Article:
Sherman, General, expedition from Vicksburg, 459.

Slavery and Slaves—relations of slavery to the rebellion, 151; employment of slaves, bill in regard to, 153; President's views regarding fugitive slaves, 158; abolition'in Territories, 183; abolition in District of Columbia, 183; resolution approving President's policy of aiding emancipation in States, 186; adoption in both Houses, 187; negroes authorized to be empjoyed in army, 204; action of military commanders concerning, 291; Halleck's letter about slaves, 292.

States^ relation of rebel States to the general government, 329.

State Prisoners, executive order relative

to, 345; order releasing, 350; appointment of a commission on, 347; case of Vallandigham, 351.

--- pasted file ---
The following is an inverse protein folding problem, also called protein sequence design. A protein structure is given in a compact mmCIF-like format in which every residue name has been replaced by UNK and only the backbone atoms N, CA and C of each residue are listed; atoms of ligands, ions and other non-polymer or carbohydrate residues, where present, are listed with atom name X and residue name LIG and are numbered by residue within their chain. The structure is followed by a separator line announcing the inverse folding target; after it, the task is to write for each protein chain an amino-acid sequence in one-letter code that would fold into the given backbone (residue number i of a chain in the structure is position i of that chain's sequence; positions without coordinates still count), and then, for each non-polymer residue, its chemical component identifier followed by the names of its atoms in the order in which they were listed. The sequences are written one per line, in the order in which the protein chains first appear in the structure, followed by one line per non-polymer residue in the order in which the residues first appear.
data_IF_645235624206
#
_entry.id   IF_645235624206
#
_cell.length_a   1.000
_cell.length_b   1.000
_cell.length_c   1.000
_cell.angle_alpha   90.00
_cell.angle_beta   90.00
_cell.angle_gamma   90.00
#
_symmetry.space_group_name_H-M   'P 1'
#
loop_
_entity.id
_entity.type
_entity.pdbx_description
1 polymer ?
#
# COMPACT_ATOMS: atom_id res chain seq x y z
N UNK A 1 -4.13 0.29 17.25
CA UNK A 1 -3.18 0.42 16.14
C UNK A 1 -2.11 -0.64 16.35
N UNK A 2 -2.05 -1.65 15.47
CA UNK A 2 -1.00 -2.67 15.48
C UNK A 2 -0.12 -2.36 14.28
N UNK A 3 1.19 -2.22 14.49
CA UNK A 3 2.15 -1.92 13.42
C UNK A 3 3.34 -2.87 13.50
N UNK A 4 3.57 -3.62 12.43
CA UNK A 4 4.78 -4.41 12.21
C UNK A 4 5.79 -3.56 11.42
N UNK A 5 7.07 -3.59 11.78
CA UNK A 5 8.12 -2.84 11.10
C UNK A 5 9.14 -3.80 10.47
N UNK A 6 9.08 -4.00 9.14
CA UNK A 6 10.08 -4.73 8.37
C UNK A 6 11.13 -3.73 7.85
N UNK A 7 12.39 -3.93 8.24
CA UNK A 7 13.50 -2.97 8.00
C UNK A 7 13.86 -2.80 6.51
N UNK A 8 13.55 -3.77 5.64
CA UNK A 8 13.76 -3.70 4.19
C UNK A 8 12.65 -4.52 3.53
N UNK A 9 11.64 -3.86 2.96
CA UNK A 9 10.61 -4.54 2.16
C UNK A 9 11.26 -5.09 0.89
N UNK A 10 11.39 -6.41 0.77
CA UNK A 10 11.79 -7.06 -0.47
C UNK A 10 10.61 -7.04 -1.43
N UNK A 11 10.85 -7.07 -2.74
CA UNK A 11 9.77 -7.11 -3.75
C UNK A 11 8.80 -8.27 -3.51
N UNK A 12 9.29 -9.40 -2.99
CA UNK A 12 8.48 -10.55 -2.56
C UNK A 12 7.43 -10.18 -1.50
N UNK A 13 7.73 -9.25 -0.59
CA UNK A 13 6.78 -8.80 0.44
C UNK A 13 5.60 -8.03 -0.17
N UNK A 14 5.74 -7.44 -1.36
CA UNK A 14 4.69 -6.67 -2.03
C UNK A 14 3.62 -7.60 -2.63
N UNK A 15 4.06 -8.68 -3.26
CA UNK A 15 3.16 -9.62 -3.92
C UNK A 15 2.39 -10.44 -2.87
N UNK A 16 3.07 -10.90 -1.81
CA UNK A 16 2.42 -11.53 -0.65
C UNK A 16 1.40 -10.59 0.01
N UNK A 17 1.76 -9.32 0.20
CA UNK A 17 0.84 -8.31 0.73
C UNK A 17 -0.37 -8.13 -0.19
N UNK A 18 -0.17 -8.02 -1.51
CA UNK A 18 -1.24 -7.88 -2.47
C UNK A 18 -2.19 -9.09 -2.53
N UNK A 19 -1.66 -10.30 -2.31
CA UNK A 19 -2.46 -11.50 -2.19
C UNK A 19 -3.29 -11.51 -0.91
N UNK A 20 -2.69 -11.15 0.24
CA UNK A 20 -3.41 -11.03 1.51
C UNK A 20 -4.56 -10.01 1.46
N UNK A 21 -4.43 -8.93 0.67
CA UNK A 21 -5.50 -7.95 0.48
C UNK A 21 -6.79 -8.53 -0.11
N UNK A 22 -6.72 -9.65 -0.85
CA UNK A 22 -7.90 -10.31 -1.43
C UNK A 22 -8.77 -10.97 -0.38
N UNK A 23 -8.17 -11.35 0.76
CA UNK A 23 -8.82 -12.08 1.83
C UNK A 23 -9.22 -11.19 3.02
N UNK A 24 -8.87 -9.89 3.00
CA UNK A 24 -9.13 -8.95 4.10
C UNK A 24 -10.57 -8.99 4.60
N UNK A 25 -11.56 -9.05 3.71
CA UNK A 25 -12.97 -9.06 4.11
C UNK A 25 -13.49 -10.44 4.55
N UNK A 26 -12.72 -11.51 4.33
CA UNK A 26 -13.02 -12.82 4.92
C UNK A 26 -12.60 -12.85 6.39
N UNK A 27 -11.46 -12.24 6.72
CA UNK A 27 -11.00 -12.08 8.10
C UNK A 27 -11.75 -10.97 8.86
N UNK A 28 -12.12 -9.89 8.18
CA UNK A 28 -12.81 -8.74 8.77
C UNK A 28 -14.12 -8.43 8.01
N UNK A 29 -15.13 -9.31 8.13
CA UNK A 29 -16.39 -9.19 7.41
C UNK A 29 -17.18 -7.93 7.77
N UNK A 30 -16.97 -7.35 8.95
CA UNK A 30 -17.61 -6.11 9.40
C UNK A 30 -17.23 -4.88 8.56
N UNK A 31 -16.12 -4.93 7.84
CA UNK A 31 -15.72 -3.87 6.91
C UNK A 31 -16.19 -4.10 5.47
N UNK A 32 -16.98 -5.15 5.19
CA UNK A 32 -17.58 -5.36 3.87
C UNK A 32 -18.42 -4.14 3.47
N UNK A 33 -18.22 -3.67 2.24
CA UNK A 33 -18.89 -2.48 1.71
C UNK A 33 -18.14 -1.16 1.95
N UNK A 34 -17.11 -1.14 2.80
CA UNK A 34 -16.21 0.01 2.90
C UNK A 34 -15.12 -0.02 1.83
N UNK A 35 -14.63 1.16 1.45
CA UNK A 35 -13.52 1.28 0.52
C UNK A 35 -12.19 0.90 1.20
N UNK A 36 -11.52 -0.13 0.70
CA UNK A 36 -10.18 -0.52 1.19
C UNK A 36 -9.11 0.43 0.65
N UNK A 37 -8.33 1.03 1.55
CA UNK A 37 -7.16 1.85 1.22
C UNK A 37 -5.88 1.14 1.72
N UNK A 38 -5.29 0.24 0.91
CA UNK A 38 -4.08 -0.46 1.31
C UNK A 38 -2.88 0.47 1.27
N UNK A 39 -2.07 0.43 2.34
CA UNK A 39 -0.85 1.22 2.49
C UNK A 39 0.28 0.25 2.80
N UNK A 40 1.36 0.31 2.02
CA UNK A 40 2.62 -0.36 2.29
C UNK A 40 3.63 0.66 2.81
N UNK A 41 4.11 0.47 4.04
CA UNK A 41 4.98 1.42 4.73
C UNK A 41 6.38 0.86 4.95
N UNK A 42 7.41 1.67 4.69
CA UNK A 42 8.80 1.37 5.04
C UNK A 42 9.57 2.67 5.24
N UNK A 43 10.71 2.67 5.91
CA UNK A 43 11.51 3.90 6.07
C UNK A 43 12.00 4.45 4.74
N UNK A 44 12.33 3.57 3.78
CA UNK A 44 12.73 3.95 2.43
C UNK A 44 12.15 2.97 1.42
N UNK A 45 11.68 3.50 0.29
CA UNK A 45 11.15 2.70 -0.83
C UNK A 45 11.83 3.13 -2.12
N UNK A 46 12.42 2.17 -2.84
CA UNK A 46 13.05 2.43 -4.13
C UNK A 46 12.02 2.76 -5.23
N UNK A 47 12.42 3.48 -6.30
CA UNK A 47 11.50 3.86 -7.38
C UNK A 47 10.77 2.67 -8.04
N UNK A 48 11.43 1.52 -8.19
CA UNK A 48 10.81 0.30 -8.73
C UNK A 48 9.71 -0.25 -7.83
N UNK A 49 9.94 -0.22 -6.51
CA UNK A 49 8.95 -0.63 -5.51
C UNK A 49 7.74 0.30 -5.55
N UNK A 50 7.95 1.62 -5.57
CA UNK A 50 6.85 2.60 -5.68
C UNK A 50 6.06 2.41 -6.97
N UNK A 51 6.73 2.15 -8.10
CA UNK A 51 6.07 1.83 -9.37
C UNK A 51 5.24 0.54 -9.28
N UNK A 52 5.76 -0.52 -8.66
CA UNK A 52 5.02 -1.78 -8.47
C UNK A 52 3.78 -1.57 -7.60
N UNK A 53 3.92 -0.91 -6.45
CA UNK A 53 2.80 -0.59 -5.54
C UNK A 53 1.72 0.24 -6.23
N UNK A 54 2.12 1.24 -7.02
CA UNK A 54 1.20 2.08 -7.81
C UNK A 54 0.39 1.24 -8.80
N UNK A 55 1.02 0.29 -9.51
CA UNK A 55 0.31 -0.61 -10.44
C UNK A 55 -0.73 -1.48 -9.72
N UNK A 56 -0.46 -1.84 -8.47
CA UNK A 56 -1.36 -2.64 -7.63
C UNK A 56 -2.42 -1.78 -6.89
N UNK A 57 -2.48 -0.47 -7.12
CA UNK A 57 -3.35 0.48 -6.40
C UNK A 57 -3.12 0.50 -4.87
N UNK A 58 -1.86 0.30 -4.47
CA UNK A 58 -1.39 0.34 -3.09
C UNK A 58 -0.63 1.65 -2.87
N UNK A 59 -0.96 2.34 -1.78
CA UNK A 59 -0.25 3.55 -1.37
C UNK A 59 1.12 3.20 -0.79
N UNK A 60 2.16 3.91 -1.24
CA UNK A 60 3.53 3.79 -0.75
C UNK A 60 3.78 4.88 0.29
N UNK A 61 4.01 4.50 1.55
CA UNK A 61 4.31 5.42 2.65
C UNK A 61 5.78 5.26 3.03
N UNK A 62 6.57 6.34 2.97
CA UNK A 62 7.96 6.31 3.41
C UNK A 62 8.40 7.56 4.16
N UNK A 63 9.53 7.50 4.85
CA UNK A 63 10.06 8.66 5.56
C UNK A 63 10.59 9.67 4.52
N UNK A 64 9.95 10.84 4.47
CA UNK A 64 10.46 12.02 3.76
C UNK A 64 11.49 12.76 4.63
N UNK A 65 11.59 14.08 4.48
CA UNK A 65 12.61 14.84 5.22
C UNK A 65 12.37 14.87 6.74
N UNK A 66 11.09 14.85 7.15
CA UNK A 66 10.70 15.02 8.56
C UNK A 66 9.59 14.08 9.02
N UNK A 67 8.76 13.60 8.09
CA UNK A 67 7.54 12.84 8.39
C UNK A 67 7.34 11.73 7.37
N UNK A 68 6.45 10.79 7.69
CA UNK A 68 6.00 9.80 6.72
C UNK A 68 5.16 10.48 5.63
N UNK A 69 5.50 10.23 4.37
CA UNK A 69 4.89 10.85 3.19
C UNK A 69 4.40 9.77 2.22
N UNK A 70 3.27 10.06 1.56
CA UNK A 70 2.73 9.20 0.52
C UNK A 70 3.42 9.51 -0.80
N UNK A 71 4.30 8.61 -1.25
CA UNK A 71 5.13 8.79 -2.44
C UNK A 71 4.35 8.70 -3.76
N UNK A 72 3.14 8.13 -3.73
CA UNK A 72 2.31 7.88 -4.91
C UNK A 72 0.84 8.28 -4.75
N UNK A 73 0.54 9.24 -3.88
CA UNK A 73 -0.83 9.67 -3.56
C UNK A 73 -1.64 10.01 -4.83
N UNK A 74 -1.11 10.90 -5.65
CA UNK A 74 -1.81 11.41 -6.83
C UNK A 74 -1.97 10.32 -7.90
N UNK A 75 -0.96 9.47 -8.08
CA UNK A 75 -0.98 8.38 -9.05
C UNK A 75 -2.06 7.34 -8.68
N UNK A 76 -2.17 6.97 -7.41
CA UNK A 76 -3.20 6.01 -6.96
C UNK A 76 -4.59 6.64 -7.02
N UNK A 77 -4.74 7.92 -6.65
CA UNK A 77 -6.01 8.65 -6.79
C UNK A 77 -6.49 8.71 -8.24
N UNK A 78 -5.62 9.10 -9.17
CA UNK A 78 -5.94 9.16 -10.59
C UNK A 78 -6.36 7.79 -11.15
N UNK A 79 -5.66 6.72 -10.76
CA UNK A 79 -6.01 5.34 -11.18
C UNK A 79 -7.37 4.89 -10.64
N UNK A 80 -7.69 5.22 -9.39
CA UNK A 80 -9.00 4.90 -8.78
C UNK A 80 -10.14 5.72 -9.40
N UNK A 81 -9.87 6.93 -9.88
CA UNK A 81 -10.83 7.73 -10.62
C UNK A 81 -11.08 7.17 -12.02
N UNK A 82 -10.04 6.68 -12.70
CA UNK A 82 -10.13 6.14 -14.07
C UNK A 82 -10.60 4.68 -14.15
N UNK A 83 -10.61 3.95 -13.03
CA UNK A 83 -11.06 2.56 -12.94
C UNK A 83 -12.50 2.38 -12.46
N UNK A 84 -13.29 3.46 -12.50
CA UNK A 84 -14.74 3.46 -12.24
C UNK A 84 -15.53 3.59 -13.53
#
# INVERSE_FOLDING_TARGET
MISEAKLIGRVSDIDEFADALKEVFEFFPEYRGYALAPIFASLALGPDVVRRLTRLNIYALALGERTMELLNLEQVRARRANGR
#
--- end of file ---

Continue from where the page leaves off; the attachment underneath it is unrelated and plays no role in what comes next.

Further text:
Stephens, A. H., speech against secession, 60; statement of objects of the Confederacy, 62.

Sumter, bombardment of Fort, 122.

Tajissig, James, his account of an interview with the President, 401.

Yallandigham, his arrest, trial, and sentence, 351; President's letter to Albany meeting concerning, 354; President's letter to Ohio meeting concerning, 362; nominated for Governor of Ohio, 862; is defeated, 414.

Vicksburg—siege and surrender, 882.

Virginia, secession of, 132; Lincoln's reply to commissioners, 131; admission of Western Virginia, 334.

War—Crittenden resolution declaring its

objects, 152. War Department—order for protection

of Washington, 228; order for seizure

of rebel property, 294.

Yorktown—McClellan's report of rebel strength, 230; Magruder's report, 283; evacuation of, 234.